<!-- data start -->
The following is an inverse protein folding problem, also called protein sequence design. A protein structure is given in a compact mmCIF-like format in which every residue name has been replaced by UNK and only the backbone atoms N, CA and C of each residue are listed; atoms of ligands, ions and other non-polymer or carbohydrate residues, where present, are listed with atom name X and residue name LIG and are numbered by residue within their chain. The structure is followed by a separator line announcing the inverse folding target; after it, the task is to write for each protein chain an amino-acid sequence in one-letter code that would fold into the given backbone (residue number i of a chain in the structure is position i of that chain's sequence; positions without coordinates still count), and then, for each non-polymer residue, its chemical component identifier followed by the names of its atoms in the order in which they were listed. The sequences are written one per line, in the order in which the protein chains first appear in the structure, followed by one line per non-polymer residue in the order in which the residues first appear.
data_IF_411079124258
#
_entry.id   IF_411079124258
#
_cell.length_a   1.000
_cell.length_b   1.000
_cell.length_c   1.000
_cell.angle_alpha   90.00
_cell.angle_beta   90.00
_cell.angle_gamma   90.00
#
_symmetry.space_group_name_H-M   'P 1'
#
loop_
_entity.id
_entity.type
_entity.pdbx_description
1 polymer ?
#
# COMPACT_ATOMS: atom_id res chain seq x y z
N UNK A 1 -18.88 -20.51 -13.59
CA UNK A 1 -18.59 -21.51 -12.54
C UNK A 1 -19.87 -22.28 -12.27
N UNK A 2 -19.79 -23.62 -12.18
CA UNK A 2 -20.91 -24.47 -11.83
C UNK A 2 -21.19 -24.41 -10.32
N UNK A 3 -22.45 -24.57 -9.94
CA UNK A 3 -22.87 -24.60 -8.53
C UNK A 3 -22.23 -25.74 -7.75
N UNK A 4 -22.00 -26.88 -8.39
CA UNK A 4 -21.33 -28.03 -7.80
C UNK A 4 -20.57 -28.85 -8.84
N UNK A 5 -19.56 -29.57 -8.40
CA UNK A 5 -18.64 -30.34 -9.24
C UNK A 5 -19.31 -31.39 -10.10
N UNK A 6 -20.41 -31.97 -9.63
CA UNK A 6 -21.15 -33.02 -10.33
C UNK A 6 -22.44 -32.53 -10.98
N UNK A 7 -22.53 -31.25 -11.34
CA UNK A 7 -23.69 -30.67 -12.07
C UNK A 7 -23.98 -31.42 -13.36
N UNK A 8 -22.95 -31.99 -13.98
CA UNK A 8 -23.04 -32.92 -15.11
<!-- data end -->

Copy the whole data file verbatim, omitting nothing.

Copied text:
The following is an inverse protein folding problem, also called protein sequence design. A protein structure is given in a compact mmCIF-like format in which every residue name has been replaced by UNK and only the backbone atoms N, CA and C of each residue are listed; atoms of ligands, ions and other non-polymer or carbohydrate residues, where present, are listed with atom name X and residue name LIG and are numbered by residue within their chain. The structure is followed by a separator line announcing the inverse folding target; after it, the task is to write for each protein chain an amino-acid sequence in one-letter code that would fold into the given backbone (residue number i of a chain in the structure is position i of that chain's sequence; positions without coordinates still count), and then, for each non-polymer residue, its chemical component identifier followed by the names of its atoms in the order in which they were listed. The sequences are written one per line, in the order in which the protein chains first appear in the structure, followed by one line per non-polymer residue in the order in which the residues first appear.
data_IF_411079124258
#
_entry.id   IF_411079124258
#
_cell.length_a   1.000
_cell.length_b   1.000
_cell.length_c   1.000
_cell.angle_alpha   90.00
_cell.angle_beta   90.00
_cell.angle_gamma   90.00
#
_symmetry.space_group_name_H-M   'P 1'
#
loop_
_entity.id
_entity.type
_entity.pdbx_description
1 polymer ?
#
# COMPACT_ATOMS: atom_id res chain seq x y z
N UNK A 1 -18.88 -20.51 -13.59
CA UNK A 1 -18.59 -21.51 -12.54
C UNK A 1 -19.87 -22.28 -12.27
N UNK A 2 -19.79 -23.62 -12.18
CA UNK A 2 -20.91 -24.47 -11.83
C UNK A 2 -21.19 -24.41 -10.32
N UNK A 3 -22.45 -24.57 -9.94
CA UNK A 3 -22.87 -24.60 -8.53
C UNK A 3 -22.23 -25.74 -7.75
N UNK A 4 -22.00 -26.88 -8.39
CA UNK A 4 -21.33 -28.03 -7.80
C UNK A 4 -20.57 -28.85 -8.84
N UNK A 5 -19.56 -29.57 -8.40
CA UNK A 5 -18.64 -30.34 -9.24
C UNK A 5 -19.31 -31.39 -10.10
N UNK A 6 -20.41 -31.97 -9.63
CA UNK A 6 -21.15 -33.02 -10.33
C UNK A 6 -22.44 -32.53 -10.98
N UNK A 7 -22.53 -31.25 -11.34
CA UNK A 7 -23.69 -30.67 -12.07
C UNK A 7 -23.98 -31.42 -13.36
N UNK A 8 -22.95 -31.99 -13.98
CA UNK A 8 -23.04 -32.92 -15.11